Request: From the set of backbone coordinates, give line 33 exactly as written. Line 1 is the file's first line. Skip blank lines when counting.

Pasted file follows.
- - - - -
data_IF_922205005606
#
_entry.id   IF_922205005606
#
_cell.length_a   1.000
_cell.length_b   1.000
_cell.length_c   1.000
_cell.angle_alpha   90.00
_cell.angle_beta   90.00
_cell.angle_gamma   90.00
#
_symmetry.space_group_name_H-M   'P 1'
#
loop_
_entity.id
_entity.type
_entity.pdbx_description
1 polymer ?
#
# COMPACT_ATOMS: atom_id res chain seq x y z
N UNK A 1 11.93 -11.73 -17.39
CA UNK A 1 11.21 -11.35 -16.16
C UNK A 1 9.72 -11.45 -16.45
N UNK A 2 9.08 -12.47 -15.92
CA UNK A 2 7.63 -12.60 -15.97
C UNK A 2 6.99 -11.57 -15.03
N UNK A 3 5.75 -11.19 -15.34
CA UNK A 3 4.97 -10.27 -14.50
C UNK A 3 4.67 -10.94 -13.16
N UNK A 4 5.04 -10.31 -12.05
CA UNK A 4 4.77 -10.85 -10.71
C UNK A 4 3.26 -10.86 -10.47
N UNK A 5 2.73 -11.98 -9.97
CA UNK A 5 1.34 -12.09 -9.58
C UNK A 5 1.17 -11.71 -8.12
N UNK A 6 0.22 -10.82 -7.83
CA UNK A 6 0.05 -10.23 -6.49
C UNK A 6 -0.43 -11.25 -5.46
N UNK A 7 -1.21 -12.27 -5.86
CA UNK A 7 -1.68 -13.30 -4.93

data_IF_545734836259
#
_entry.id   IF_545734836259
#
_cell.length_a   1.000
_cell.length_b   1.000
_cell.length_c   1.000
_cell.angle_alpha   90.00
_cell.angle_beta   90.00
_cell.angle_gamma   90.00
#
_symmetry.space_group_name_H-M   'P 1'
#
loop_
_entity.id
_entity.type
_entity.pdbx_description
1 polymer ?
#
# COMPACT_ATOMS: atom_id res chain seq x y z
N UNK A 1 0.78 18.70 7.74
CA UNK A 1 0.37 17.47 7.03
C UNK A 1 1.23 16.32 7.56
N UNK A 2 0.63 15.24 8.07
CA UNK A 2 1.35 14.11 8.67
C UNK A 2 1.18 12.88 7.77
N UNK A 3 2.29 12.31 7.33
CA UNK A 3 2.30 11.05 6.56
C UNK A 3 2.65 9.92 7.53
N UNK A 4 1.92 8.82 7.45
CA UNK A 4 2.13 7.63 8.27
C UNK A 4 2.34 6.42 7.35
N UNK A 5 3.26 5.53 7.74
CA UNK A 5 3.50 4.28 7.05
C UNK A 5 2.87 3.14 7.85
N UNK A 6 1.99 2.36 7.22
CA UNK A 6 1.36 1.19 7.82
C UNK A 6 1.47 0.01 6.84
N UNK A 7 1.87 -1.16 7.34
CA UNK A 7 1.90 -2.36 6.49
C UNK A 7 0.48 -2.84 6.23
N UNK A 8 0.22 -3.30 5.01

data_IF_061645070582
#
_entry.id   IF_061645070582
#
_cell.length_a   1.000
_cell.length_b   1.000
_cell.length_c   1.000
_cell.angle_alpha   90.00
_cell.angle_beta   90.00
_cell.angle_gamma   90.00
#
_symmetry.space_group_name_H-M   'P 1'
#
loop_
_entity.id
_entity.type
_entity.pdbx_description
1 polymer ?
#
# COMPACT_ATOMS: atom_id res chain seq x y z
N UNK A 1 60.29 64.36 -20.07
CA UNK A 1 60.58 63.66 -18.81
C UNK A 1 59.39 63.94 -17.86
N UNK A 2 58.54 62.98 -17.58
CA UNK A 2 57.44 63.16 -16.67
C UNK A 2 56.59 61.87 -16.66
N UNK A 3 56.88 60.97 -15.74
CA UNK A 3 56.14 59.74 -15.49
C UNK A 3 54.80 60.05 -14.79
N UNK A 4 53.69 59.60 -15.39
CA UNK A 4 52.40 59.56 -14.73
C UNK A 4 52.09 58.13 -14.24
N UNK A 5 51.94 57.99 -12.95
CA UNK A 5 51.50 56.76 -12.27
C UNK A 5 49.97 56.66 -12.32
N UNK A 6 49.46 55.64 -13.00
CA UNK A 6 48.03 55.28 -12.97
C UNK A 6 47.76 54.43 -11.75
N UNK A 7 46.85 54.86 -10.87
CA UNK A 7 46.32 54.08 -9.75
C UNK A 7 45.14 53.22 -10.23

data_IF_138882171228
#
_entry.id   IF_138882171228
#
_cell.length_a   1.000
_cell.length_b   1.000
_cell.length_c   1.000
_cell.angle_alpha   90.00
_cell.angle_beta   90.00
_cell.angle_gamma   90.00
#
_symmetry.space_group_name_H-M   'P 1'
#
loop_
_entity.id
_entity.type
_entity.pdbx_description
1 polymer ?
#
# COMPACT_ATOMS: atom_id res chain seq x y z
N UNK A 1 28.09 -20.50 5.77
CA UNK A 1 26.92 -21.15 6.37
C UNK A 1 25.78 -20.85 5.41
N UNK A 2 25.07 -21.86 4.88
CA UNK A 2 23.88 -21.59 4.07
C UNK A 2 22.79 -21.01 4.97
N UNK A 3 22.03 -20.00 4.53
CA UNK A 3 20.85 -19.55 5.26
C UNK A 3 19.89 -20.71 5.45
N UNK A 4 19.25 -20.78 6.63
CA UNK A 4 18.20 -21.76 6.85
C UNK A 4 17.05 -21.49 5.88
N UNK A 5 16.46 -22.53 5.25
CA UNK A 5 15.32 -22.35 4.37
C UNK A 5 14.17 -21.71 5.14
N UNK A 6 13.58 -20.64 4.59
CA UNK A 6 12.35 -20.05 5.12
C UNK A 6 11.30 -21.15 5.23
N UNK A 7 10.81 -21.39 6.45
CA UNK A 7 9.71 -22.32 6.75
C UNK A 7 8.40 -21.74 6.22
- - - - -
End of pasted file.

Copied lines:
N UNK A 5 2.73 -11.98 -9.97